Remembering a testing moral challenge that remains vivid this half century later.
The blast of a dynamite-and-petrol bomb on the main concourse of the Johannesburg railway station 55 years ago today – injuring 23 adults and children, including a young girl who was left permanently disfigured, and her elderly granny, who died less than four weeks later – presented the liberal cause in South Africa with a testing moral challenge that remains vivid today.
At the heart of the story of John Harris, the man who set the bomb and hid it in the suitcase he left on the station platform shortly after 4pm on 24 July 1964 with a note saying ‘Back in 10 minutes’, is a simple question: is there ever any justification for maiming or claiming the life of an incidental stranger – the ‘innocent bystander’ of the customary idiom – in the service of a virtuous ideal?
Of course, in the Harris story, as in many others of its kind, it was not quite as simple as that. Frederick John Harris, a senior member of the Liberal Party (which stood for a democratic non-racial South Africa with ‘one-man, one-vote’ as its franchise policy) and one of the umpteen liberal members of the African Resistance Movement (ARM) set up to weaken apartheid by sabotage, did not mean to hurt or cause the death of anyone.
After leaving his explosive device on the platform, he made three telephone calls between 4.15pm and 4.27pm – to the Rand Daily Mail and Die Transvaler newspapers, and to the Railway Police, whom he urged to clear the concourse – warning that a suitcase containing a bomb was primed to go off at 4.33pm.
His idea, the record suggests, was in line with ARM’s commitment to targeting things (such as electricity pylons), not people. He appeared to be motivated rather by the idea that a spectacular blast on the newly modernised concourse of the country’s main railway station would send a shock wave through white South Africa sufficient perhaps to bring supporters of the apartheid system to their senses, or, at least, nudge white South Africa towards thinking more seriously about the rights and fate of their black fellow citizens.
But, for whatever reason – and it has never been explained – the concourse was not cleared. Instead, tragedy.
Even after all these years, it is morally and emotionally taxing to the read of the little family group – Ethel Rhys, in her seventies, her daughter Ethel Burleigh, and granddaughters Carol, 13, and Glynnis, 12 – converging with their moment of terror. Glynnis, disfigured for life, and her grandmother, who would soon die, were closest to the blast.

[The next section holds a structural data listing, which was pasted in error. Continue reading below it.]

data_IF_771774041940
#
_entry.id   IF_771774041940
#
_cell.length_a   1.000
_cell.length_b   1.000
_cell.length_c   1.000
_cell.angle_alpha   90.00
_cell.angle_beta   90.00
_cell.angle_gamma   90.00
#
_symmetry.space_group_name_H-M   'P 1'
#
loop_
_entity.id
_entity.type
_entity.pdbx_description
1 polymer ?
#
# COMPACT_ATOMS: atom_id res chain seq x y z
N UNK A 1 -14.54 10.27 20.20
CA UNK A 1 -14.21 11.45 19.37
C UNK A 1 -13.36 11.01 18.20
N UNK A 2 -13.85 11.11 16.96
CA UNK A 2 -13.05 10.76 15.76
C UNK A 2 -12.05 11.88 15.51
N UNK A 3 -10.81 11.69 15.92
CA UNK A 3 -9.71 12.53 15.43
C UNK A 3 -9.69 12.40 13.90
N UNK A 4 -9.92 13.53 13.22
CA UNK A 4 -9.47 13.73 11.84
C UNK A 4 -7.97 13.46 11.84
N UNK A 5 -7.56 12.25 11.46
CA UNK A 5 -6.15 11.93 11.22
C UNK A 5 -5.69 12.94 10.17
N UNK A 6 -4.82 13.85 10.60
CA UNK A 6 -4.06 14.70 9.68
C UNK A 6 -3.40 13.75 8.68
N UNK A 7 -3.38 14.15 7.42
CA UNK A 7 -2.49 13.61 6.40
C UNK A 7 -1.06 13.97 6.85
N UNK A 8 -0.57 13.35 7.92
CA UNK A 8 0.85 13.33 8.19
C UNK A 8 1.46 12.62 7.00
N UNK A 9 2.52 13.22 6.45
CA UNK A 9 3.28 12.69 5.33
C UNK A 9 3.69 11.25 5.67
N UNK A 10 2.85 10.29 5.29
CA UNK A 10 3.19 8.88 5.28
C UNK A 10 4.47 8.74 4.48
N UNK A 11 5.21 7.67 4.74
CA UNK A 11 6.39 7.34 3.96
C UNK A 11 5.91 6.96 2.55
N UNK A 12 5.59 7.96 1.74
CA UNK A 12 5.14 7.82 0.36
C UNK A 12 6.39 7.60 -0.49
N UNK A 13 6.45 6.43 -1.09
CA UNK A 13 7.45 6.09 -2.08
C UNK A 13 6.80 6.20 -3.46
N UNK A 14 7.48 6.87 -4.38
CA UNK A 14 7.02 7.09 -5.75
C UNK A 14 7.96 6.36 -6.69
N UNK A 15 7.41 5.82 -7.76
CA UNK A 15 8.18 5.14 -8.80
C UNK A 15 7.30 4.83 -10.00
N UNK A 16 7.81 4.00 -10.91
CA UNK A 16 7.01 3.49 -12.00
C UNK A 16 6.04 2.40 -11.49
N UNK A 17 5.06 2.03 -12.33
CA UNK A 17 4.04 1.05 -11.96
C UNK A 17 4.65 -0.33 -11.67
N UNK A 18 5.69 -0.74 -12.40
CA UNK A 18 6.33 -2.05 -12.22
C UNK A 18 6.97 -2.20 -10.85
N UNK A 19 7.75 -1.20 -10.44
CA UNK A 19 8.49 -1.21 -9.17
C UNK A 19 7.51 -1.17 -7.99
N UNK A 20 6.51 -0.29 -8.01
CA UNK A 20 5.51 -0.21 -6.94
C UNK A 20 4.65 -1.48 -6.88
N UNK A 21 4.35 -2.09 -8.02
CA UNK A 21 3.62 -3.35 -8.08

For some, the quick arrest of Harris, his subsequent conviction for murder, and his death by hanging on 1 April 1965, was and doubtless remains a fitting consequence, a just reckoning.
For a greater number, Harris was a hero, the ‘good terrorist’ of the title of a documentary made not many years ago – and the only white person to number among the 134 South Africans hanged for acts committed in resisting apartheid. He is honoured, today, at Freedom Park.
But, for liberals, the story of John Harris is discomforting, for the test is neither the virtue of the greater objective nor the balancing of unfortunate costs against fortunate outcomes.
It is the primacy of the person as the fundamental constituent of society that has to matter more, always. Where humans depart from this fundamental precept, virtue suffers irrecoverable contamination.
This is the niggling anxiety that wells up in C J ‘Jonty’ Driver’s slim volume, The Man with the Suitcase, perhaps the most thoughtful and provocative account of John Harris, his bomb, his life and his death, and the consequences for everyone involved.
I re-read it this week.
Near the end, Driver quotes the Philip Roth character, Levov, saying of his daughter in the novel American Pastoral: ‘If only Merry had fought a war of words, fought the world with words alone … Then Merry’s would not be a story that begins and ends with a bomb but another story entirely. But a bomb. A bomb. A bomb tells the whole fucking story.’
Driver goes on: ‘This is where, for me, lies the heart of this story.’ It is not in subsequent events, or appraisals of Harris’s contribution, not his going bravely to his execution singing ‘We Shall Overcome’.
His final paragraph reads: ‘Rather, it’s in the spick-and-span railway concourse of glass, concrete and steel where a young white man, tall, in a dark suit, carries a suitcase containing a bomb primed to detonate just after half past four. He carefully puts it down, with a notice that he’ll be back in ten minutes – and then he telephones two newspapers and the Railway Police, perhaps hoping they’ll have time to clear the concourse, but not time to defuse the bomb. Except …’
In that suspended thought is contained the kernel of the idea that to value the individual in society is to acknowledge that no deprivation of any other can count as a gain.
Advocating liberty – as the IRR does in the battle of ideas it engages in day after day – is often mistakenly cast as the advocacy of a kind of social and economic self-interestedness, but its real power actually lies in valuing the freedom of others as an indivisible part of our own.
Morris is head of media at the Institute of Race Relations.
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